In Armenia, rate hikes for electricity suspended
President’s move comes after days of protests; demonstrators remain
yerevan, armenia — The president of Armenia on Saturday suspended hikes in household electricity rates in an effort to end the protests that have blocked the capital’s main avenue for six straight days. The demonstrators, however, didn’t disperse.
President Serge Sarkisian said the government would bear the burden of the higher electricity costs until an audit of the Russian-owned power company could be completed. At least some of the money appeared to be coming from Moscow, where the protests have caused great concern.
Armenia is closely allied with Russia, which maintains a military base in the former Soviet nation. Russian companies control most of its major industries, including the power grid, which the protesters claim is riddled with corruption.
Some of the protest organizers called for demonstrators to remain on the street until the rate hikes were completely annulled, but they said the decision on whether to continue the protest would be made Sunday evening.
Thousands of protesters have blocked Yerevan’s main avenue since Monday, their numbers steadily increasing throughout the week to a peak of about 15,000.
Only a few hundred protesters have remained on the street around the clock, with the numbers swelling in the evenings. The protests, organized largely through social media, have become popular on Twitter with the hashtag #ElectricYerevan.
In recent days, the protest has looked more like a street party, with the mostly young demonstrators dancing and singing national songs.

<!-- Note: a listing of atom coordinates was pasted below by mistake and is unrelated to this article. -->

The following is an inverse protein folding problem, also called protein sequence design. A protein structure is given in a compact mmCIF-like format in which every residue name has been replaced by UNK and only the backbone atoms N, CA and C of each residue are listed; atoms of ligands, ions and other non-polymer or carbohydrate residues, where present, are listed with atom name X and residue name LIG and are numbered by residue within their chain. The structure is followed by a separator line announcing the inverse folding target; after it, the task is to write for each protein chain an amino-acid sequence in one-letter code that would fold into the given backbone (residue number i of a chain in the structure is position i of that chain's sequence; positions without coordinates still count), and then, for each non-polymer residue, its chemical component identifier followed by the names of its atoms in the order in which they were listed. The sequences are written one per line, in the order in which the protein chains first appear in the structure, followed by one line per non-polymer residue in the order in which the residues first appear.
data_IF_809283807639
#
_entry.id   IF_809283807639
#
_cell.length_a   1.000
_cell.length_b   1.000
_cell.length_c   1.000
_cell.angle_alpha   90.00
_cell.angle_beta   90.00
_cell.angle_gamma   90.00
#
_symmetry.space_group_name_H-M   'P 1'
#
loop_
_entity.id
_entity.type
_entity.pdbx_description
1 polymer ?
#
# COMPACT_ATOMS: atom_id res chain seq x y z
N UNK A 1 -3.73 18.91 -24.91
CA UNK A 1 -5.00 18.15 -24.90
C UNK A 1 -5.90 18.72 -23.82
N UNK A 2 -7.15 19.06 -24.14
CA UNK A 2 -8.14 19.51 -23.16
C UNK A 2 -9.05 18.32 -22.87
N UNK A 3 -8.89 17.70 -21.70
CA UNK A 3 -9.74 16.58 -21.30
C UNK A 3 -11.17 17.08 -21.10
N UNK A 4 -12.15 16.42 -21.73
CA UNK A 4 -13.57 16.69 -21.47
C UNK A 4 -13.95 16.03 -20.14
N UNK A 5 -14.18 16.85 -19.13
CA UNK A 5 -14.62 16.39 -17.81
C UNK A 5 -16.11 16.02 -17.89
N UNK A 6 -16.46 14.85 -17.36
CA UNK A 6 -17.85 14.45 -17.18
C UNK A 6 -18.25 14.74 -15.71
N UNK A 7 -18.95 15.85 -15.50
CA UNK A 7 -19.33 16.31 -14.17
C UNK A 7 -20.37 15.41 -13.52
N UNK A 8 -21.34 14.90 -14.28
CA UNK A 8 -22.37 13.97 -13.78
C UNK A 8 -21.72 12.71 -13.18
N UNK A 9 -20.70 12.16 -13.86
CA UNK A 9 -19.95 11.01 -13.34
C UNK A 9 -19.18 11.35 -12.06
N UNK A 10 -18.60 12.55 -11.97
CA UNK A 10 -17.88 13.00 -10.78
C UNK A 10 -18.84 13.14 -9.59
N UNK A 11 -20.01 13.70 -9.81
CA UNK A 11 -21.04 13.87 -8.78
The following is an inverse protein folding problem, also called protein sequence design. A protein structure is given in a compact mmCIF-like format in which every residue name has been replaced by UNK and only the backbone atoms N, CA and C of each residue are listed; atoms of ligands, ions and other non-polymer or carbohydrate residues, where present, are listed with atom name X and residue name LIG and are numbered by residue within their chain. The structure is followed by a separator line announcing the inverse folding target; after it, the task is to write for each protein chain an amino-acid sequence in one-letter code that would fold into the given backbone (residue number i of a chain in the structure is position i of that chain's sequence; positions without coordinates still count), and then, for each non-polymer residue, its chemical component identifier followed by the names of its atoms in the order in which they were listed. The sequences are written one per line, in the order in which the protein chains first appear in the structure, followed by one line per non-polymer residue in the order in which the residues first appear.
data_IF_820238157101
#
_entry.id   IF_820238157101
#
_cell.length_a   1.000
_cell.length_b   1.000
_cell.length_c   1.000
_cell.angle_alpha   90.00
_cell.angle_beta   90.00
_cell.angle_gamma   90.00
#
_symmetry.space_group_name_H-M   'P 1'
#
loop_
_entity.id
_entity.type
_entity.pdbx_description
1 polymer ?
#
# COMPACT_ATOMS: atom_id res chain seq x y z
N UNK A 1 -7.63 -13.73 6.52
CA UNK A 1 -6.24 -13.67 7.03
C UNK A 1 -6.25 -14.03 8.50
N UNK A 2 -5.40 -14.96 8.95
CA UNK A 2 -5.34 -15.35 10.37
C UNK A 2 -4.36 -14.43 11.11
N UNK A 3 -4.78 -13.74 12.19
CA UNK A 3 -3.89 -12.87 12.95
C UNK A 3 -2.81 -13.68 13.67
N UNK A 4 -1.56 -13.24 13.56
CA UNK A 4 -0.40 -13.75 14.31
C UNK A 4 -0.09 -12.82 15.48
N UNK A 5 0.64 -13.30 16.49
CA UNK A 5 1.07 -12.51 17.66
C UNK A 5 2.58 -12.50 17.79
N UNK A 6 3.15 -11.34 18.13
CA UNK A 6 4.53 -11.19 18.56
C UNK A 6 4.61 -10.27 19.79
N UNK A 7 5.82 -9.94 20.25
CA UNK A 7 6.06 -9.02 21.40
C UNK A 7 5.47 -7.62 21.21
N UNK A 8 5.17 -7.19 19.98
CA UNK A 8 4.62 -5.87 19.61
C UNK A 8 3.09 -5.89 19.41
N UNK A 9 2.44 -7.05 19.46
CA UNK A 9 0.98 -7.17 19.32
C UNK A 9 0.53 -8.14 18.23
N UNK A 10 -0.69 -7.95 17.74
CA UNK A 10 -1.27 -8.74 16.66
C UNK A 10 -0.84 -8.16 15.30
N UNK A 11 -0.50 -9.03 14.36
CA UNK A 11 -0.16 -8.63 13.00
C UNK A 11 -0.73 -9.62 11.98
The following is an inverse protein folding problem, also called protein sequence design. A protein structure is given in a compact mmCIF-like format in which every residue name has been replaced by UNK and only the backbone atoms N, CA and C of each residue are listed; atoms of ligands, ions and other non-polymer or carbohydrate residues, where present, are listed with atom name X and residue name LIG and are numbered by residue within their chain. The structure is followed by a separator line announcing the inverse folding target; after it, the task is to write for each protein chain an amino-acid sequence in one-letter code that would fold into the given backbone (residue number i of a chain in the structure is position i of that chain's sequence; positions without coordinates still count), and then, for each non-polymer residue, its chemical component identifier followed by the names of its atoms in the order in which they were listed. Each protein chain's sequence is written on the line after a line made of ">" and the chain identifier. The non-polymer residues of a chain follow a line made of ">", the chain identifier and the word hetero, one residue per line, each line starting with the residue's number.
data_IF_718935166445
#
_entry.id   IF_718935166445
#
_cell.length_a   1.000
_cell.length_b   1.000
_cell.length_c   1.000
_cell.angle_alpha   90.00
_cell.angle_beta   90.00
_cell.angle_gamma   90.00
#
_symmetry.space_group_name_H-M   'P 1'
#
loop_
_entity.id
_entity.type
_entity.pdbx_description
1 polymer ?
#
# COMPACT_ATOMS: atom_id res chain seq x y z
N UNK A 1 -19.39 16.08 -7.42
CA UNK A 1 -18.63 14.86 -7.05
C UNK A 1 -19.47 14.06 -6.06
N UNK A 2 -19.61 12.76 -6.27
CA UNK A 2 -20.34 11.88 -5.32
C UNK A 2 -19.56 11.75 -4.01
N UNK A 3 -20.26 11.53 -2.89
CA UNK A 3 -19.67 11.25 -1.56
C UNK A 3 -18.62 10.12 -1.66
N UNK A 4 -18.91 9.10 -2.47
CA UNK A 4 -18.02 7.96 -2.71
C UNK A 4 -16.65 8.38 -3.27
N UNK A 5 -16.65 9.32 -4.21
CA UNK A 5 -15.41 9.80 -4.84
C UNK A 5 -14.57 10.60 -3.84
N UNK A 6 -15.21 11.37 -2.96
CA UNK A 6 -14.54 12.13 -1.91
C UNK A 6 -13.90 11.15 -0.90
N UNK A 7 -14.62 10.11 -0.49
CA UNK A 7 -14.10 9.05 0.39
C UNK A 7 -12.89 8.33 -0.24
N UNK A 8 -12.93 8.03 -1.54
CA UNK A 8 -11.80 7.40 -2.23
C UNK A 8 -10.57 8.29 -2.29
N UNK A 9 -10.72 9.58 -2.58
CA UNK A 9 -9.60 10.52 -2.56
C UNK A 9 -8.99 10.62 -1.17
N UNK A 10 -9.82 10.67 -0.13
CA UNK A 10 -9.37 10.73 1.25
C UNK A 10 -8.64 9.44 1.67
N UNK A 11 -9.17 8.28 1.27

The announcement from Sarkisian came after a meeting the night before with Russian Transport Minister Maxim Sokolov, who co- chairs a Russian-Armenian economic commission. At the meeting, they agreed to an audit of the electricity company.
But that did not satisfy the protesters.
Sarkisian said Saturday that the 17 percent electricity hike is necessary to support the power grid and that he is ordering the government to cover the cost. He said it would not be done at the expense of social payments, a sensitive issue in a country where one-third of the population of 3 million lives below the official poverty line.
Instead, the president said, the money will come from the security budget.
“Of course, our security problems are far from being resolved, and that’s an understatement, but today’s atmosphere of suspicion and distrust I also see as a problem of security, and a very serious problem,” he said in a statement released by his office. “It needs to be resolved.”